"It's a big deal for her," Fichera said. "It shows the other kids they can interact with the (students with disabilities), they are human beings, too."

Despite being in general classes for chorus and keyboarding, most of her classes are self-contained with other children with disabilities, including gym, Fichera said.

"I wish the school would come up with some ideas, why does it have to be the kids," Fichera said.

The students say inclusion is not that hard to do, but educators often create "forced and contrived" means for meeting the technical language of the federal law. Van Riper said he sees the students with disabilities walk across his gym class to attend gym in a separate area.

"Gym is a class that should be easy enough to do inclusion; it doesn't make sense to me that they separate us," Van Riper said.

Students need to learn to work and play together in school in order to help tackle the reality of the adult world -- a 70 percent unemployment rate in New Jersey for people with disabilities, said Jennis' 14-year-old daughter, Stephanie Jennis, a Montville eighth-grader.

"If we're taught from kindergarten awareness of disabilities, by the time we're adults and become employers we will know how to modify things to employ people with disabilities," Stephanie Jennis said.

In January, 25 Pathways mentors got signed permission slips to take off a school day to attend a state Board of Education meeting to talk about how they want to be included with their special education classmates. They also spoke about how there needs to be education about disability rights in the schools.

The teens have been working with Wohle to recommend state standards for disability awareness and rights education beginning in the second grade. They want the state to include standards in social studies requiring schools to teach about disabilities, the causes, laws protecting individuals with disabilities and the challenges in society faced by those with disabilities.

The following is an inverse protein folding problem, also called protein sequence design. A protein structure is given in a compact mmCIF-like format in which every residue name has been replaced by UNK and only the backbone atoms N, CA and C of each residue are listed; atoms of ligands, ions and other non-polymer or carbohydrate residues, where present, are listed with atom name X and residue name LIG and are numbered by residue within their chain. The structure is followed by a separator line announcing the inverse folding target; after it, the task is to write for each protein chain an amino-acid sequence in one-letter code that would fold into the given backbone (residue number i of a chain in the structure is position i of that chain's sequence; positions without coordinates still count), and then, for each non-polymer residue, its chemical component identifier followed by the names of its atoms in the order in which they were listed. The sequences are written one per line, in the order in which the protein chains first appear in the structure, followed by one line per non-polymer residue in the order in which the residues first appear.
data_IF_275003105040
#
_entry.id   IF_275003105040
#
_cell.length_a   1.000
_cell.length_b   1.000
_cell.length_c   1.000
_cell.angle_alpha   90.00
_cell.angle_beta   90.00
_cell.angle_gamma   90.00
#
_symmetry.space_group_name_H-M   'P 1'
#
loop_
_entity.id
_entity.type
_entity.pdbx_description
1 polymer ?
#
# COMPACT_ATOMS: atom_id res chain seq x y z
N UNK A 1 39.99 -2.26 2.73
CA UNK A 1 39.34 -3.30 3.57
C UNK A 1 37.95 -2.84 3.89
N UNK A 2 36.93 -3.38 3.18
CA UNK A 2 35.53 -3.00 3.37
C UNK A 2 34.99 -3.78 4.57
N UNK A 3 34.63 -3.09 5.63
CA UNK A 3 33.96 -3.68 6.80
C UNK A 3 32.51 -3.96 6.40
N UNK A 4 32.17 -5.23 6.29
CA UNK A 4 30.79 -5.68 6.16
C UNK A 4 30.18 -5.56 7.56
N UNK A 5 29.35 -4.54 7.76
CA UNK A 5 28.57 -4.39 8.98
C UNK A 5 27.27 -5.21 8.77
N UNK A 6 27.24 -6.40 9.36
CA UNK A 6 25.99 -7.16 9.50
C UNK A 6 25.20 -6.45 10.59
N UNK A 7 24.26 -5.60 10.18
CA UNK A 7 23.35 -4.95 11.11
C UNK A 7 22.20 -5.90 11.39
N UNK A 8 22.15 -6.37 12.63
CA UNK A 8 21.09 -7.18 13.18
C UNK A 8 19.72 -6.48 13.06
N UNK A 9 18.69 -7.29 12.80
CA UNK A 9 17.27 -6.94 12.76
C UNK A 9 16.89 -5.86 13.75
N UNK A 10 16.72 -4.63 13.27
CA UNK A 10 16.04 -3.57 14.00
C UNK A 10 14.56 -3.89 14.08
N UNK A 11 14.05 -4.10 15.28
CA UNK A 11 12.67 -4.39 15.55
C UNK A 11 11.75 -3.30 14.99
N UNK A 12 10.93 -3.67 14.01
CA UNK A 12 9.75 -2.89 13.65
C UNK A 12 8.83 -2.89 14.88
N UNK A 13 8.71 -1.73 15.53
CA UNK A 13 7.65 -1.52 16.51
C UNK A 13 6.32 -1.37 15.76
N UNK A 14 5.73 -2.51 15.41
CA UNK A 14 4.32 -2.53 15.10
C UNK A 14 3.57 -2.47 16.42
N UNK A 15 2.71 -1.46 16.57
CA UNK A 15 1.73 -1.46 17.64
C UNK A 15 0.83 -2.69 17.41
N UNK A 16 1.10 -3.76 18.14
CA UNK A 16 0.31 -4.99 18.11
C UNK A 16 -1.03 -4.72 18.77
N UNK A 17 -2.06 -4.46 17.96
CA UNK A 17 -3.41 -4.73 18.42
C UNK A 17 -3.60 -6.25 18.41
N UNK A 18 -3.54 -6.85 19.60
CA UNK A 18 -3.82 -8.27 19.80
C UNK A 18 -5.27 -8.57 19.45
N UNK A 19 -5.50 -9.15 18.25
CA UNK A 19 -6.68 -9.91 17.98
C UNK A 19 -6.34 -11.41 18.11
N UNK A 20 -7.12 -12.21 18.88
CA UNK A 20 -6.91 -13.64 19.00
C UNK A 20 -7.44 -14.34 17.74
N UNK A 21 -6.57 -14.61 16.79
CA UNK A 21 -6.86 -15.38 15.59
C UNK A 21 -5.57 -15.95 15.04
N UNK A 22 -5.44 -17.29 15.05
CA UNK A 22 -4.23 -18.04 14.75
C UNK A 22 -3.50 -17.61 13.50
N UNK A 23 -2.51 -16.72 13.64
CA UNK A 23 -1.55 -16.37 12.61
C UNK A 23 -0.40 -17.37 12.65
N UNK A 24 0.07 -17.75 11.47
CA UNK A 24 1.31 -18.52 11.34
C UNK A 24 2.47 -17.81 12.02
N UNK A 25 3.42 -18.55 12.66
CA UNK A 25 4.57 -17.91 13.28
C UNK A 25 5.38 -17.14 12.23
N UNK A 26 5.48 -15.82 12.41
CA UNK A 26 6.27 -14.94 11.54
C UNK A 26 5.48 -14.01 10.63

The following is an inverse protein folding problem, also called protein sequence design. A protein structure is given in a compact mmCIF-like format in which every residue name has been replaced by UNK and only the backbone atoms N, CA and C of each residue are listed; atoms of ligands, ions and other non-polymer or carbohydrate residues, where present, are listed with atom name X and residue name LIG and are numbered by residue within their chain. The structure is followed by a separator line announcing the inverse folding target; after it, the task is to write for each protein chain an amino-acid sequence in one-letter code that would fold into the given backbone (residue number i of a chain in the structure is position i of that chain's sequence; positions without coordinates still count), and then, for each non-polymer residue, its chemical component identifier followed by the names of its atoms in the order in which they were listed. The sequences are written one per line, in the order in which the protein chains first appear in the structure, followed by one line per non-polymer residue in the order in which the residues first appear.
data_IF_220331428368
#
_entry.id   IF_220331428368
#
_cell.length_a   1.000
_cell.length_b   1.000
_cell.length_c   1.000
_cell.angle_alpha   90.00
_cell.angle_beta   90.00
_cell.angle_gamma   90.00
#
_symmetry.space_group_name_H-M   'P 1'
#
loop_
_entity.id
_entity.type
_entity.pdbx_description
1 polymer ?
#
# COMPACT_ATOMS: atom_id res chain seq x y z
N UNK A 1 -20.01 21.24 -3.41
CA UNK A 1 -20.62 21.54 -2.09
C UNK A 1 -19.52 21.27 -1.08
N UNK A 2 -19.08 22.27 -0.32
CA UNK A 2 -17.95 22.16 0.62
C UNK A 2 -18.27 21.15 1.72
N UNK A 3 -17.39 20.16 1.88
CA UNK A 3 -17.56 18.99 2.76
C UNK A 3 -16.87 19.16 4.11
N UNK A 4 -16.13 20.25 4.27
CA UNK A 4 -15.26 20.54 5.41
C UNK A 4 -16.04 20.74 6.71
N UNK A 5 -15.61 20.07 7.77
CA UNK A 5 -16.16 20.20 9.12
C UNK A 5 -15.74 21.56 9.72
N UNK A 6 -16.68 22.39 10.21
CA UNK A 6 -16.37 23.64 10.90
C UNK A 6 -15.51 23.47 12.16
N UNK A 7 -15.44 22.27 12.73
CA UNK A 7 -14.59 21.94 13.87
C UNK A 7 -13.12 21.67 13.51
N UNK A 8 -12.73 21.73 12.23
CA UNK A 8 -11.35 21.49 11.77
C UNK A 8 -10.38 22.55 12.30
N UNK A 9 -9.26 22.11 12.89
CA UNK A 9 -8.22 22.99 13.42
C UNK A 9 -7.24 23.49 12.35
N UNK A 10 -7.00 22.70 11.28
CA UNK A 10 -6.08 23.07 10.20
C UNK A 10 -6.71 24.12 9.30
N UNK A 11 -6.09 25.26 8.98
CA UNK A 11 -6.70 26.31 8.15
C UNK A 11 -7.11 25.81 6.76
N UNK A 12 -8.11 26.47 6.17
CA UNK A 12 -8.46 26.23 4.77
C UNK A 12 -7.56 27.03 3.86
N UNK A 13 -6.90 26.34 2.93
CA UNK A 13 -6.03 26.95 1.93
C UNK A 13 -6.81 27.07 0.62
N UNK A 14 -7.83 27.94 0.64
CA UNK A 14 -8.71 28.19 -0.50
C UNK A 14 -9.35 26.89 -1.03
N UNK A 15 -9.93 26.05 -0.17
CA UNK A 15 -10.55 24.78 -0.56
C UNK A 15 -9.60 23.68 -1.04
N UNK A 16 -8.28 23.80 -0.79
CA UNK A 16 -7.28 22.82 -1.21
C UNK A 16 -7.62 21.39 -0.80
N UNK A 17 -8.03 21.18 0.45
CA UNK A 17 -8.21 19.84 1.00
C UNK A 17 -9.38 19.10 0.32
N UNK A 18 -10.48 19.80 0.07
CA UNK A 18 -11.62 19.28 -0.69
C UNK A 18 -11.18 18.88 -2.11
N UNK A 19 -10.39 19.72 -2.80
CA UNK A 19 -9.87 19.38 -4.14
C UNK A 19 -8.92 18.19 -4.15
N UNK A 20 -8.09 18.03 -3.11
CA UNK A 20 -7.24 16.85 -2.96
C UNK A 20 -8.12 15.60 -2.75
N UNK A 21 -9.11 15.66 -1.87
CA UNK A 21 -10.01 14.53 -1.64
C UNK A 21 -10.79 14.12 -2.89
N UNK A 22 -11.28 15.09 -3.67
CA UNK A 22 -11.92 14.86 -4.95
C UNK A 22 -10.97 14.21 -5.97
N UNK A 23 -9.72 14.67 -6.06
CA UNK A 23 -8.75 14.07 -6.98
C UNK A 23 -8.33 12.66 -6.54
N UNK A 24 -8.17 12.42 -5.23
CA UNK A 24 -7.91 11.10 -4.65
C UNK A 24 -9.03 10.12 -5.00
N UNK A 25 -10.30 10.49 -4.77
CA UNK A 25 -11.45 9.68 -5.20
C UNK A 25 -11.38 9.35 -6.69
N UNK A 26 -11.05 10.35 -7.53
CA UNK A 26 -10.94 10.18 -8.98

"I'm taking AP (advanced placement) government this year and it's the first time I've ever learned about the Americans with Disabilities Act," said Eileen Ceconi, 17, a senior at Montville High. "I've been through almost 12 years of schooling and I've never heard about it before now.'

Wohle said the students have meaningful suggestions that the state is taking seriously. They have a unique perspective on the issue since they live in the schools each day, she said. And although some have siblings with disabilities or may have a learning disability themselves, not all are personally touched by aa disability.

"I have been struck by their sincerity and their motivation ... this is a passion for them," Wohle said. "They have created a momentum, there is no doubt at it."

Before they began working with Pathways, students said they didn't know how to approach classmates with disabilities. Nayna Shah, 14, a freshman at Morristown High School, said she had a classmate who had Tourette's syndrome during her elementary years in Morris Plains.

"No one knew what to do because he was always pulled out of class, even for gym," Shah said. "We didn't know how to approach him."